RAPAPORT... The online retail sector delivered strong results on Black Friday 2009, compared with the same day of 2008, according to Coremetrics’ second annual Black Friday Benchmark Report. On average, online shoppers spent $170.19 per completed transaction on November 27, an uptick of 35 percent from Black Friday 2008. Consumers also bought 18 percent more items per order this year, while their shopping cart abandonment rate —measuring the number of transactions that did not complete online — was 65 percent, or slightly lower than the rate recorded for 2008.
The average order value for jewelry this Black Friday was $271.74, an increase of 25 percent from one year ago, according to the online transaction data collected by Coremetrics. Consumers ordered an average of 1.54 jewelry items per order, a drop of 17 percent from the average order placed on Black Friday 2008.
The number of on-site searches for jewelry per shopping session dropped 26 percent from one year ago to 12.4 percent, possibly indicating that more shoppers knew exactly what they intended to buy ahead of time. The average length of individual shopping sessions dropped 5.7 percent to six minutes and 41 seconds. The shopping cart abandonment rate was 78 percent, up 4.2 percent from 2008, which meant that nearly eight in 10 shoppers did not place their orders online this year.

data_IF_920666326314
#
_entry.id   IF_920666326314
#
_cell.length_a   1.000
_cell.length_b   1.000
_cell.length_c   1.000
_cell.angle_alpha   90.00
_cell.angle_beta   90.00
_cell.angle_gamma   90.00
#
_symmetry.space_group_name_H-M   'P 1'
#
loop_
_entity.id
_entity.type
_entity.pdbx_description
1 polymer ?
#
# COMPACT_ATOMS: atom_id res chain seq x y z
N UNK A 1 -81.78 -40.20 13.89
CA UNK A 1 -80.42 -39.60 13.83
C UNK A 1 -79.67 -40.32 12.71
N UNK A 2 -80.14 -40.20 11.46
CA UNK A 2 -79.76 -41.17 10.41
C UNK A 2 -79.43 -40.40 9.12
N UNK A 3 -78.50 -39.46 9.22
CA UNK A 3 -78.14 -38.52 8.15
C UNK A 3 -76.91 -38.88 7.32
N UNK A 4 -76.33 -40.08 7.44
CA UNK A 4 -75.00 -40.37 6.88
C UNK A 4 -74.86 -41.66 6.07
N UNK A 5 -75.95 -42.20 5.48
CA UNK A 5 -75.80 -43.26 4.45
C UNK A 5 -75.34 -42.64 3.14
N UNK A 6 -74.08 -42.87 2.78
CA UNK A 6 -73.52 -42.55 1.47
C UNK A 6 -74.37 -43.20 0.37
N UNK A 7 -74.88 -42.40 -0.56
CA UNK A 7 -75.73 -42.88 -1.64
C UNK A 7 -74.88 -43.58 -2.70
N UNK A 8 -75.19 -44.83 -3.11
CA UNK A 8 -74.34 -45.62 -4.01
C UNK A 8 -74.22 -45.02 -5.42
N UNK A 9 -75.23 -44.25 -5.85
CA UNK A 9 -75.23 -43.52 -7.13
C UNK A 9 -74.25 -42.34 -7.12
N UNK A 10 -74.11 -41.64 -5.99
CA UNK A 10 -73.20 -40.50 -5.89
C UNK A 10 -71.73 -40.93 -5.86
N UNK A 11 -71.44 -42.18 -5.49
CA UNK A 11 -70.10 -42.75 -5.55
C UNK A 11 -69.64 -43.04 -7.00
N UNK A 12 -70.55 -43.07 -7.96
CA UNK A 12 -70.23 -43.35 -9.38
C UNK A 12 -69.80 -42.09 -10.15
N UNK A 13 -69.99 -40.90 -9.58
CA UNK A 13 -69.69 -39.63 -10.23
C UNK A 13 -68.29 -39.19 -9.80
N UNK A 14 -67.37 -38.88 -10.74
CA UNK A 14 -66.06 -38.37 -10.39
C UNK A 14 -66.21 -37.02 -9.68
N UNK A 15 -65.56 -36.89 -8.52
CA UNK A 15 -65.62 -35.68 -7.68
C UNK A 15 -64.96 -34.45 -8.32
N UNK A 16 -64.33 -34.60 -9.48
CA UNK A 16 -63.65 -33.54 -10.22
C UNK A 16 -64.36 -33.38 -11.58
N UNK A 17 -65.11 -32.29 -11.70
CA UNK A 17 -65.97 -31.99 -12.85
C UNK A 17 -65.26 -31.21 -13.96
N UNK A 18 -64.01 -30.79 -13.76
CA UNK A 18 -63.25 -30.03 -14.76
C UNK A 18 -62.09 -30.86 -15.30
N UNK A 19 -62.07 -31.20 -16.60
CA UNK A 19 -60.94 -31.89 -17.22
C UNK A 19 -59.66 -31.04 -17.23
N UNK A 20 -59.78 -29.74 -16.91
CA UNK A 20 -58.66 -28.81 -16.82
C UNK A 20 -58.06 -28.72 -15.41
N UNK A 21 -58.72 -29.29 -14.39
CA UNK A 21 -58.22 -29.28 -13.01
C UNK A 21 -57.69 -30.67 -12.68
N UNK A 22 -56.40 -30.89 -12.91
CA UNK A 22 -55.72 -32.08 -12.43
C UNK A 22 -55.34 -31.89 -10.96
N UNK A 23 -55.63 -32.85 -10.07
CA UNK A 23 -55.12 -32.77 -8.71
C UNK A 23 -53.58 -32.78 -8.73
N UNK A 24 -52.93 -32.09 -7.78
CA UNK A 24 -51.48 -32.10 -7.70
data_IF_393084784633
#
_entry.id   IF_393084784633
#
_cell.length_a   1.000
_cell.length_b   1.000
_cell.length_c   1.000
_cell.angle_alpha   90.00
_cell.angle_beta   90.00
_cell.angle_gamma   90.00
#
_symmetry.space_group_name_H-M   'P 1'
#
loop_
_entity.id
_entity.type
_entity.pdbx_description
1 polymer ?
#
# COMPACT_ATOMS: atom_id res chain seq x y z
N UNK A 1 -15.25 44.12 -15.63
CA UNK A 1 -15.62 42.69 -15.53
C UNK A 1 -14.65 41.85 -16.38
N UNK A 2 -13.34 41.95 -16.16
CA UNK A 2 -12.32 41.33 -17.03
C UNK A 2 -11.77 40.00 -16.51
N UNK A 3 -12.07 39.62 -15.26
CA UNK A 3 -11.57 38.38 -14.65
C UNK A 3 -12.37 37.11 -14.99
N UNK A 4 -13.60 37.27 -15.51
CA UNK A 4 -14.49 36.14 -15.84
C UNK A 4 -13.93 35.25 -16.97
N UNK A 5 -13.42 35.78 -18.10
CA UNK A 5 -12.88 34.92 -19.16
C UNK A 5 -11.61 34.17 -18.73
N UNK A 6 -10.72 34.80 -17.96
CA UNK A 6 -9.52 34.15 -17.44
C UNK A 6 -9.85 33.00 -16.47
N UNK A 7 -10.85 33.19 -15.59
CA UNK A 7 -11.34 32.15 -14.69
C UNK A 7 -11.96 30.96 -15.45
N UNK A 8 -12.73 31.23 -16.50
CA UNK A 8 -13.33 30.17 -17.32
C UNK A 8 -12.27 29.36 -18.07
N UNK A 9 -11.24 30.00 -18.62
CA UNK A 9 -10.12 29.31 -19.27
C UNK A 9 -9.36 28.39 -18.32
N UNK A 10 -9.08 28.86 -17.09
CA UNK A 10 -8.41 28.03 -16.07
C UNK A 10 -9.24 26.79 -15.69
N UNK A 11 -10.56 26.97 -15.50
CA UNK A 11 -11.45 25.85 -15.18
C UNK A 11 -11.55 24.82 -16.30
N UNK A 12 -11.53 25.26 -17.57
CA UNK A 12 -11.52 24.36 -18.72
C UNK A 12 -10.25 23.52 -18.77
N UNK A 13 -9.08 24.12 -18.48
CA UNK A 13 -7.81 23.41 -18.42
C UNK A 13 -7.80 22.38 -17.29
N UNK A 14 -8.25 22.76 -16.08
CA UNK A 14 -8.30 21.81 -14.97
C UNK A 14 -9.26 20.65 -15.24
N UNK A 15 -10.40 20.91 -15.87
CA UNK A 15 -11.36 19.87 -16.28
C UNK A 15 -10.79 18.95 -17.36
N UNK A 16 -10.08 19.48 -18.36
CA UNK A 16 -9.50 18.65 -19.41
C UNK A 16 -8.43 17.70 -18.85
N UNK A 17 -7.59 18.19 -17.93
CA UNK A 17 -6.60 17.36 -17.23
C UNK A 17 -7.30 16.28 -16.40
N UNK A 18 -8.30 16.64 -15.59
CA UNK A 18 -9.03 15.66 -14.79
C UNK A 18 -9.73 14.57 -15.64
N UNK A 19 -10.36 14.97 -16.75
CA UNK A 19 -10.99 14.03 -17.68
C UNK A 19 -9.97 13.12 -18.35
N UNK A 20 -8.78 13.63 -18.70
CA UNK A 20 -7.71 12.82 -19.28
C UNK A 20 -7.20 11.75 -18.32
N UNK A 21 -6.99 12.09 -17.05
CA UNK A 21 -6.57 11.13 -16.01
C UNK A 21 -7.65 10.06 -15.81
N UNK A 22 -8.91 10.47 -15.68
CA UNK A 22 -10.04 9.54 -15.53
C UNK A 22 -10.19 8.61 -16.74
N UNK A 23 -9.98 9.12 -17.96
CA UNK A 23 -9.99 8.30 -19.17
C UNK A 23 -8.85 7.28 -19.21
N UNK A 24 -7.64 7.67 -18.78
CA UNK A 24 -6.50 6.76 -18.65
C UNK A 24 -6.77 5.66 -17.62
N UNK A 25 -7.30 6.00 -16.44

Department stores websites attracted more new shoppers this year, with total new traffic up nearly 152 percent. Coremetrics found that shoppers at these sites spent $129.26 per order, down from $139.32 one year ago, with 3.22 items listed per order, versus 4.8 items per order in 2008. The shopping cart abandonment rate was 78.2 percent, up from 74 percent one year ago. On Black Friday 2009, online shoppers were thriftier, savvier and better at hunting for bargains, John Squire, Coremetrics’ chief strategy officer, noted.
"There are fewer online retailers this year than last year," Squire explained. "Those who survived the first several months of the downturn are pulling out all the stops to lure shoppers with aggressive incentives. The net effect is a jump in the amount the average person spends online and in the number of things they're willing to purchase per order."